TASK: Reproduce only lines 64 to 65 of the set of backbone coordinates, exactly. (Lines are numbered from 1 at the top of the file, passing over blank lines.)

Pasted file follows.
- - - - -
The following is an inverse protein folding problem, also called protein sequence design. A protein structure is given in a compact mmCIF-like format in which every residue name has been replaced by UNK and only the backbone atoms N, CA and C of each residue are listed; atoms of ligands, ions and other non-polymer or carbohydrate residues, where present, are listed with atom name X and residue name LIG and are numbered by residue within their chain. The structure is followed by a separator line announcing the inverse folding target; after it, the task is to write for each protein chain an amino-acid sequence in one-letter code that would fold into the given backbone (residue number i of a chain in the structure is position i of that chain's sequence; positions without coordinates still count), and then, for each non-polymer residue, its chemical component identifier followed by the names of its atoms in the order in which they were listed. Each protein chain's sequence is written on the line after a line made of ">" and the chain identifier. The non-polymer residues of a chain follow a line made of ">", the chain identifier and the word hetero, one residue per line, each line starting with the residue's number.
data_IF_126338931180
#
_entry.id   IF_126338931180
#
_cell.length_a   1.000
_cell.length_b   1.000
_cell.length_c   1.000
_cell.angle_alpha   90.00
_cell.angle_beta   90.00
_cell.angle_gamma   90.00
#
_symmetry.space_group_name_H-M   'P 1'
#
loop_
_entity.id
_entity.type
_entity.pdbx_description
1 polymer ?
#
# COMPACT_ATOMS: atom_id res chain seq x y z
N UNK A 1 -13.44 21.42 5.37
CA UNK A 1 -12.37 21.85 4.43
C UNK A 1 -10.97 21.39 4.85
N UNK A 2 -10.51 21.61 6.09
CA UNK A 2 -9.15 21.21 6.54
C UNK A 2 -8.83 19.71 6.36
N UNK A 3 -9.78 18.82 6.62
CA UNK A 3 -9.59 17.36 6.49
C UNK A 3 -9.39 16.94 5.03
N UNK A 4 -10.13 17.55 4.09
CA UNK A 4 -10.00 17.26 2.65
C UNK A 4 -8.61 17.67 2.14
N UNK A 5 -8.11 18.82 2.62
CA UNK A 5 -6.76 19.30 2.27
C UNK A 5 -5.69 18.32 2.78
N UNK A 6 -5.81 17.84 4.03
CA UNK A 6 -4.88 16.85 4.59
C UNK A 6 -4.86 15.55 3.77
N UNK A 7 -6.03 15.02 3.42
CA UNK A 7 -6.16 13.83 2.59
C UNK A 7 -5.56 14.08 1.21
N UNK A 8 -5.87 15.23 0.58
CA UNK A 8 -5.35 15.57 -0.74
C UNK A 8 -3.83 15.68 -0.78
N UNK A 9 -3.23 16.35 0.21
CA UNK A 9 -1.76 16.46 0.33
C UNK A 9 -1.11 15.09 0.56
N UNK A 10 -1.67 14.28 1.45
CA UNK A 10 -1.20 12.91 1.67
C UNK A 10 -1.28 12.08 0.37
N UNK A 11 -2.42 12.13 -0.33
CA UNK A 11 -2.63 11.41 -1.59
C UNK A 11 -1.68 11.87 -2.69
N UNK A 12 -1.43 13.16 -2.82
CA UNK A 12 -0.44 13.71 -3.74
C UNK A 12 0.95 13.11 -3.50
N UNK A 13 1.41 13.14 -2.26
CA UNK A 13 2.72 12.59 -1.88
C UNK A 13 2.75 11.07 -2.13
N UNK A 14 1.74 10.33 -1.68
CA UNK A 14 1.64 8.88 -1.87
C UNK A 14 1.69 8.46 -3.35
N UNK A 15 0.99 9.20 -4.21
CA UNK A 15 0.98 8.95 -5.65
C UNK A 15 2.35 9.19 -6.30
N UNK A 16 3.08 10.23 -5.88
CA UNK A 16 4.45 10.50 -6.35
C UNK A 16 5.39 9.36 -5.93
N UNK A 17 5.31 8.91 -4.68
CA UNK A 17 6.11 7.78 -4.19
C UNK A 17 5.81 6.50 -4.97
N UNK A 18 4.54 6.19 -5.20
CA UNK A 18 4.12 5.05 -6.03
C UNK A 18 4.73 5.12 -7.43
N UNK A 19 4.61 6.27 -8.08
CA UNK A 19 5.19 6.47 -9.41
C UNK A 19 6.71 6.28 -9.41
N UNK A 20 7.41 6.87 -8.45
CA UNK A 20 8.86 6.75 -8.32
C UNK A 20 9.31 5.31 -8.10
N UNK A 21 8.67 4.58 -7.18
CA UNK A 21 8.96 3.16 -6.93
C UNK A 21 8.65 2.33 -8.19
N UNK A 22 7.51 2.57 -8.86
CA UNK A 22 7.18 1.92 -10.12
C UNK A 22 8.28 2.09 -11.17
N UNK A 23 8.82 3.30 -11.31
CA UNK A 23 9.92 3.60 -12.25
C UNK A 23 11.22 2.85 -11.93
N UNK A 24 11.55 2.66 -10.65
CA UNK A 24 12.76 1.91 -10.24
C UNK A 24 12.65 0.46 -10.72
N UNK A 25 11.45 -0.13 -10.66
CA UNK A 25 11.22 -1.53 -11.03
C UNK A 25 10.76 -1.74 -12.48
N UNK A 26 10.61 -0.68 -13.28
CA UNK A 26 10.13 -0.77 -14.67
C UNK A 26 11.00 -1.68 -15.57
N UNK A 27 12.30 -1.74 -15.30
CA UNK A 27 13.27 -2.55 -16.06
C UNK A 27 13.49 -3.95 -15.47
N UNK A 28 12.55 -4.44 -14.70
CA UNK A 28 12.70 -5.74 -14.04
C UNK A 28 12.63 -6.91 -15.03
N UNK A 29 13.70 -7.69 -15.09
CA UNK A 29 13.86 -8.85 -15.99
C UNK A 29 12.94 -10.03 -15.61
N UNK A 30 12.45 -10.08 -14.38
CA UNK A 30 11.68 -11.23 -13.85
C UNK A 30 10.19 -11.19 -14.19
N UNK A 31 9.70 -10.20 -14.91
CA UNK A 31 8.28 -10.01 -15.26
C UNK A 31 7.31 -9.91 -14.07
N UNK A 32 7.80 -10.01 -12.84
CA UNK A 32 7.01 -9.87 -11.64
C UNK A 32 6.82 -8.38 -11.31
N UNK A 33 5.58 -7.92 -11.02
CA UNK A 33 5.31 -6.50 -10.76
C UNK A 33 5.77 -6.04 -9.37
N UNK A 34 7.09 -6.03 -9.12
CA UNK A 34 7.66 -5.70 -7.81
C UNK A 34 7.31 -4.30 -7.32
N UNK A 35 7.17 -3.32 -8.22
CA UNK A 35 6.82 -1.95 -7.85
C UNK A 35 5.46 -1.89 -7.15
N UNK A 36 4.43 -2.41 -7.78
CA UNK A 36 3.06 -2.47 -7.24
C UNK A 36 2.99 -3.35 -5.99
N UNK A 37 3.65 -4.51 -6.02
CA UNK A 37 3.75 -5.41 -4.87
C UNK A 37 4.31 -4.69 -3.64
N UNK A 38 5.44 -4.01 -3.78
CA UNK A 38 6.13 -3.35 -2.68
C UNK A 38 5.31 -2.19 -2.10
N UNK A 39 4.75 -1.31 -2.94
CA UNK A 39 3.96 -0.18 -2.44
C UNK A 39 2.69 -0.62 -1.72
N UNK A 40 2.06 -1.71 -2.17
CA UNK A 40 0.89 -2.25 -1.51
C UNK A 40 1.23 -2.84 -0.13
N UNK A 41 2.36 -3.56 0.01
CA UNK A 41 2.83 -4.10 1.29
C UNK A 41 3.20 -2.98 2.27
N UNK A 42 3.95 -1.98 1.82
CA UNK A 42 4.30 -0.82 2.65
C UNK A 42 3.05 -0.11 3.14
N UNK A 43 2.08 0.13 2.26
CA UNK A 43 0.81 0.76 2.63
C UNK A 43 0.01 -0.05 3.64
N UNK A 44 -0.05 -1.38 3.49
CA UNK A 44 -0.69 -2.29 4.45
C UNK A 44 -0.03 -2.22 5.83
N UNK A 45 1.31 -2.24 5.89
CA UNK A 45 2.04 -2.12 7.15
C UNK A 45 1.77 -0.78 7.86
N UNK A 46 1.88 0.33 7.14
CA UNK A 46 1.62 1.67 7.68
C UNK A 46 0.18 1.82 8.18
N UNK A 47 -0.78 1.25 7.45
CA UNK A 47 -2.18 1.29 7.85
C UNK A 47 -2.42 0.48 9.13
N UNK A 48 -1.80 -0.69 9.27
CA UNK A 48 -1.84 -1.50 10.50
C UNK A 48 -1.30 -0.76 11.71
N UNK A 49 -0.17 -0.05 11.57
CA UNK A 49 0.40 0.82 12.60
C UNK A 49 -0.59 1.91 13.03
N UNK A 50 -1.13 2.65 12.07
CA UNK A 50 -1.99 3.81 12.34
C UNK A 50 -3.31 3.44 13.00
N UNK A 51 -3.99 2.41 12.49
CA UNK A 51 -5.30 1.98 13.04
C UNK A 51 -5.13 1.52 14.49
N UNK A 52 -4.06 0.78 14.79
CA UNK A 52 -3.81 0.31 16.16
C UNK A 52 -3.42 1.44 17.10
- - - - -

N UNK A 15 0.99 9.20 -4.21
CA UNK A 15 0.98 8.95 -5.65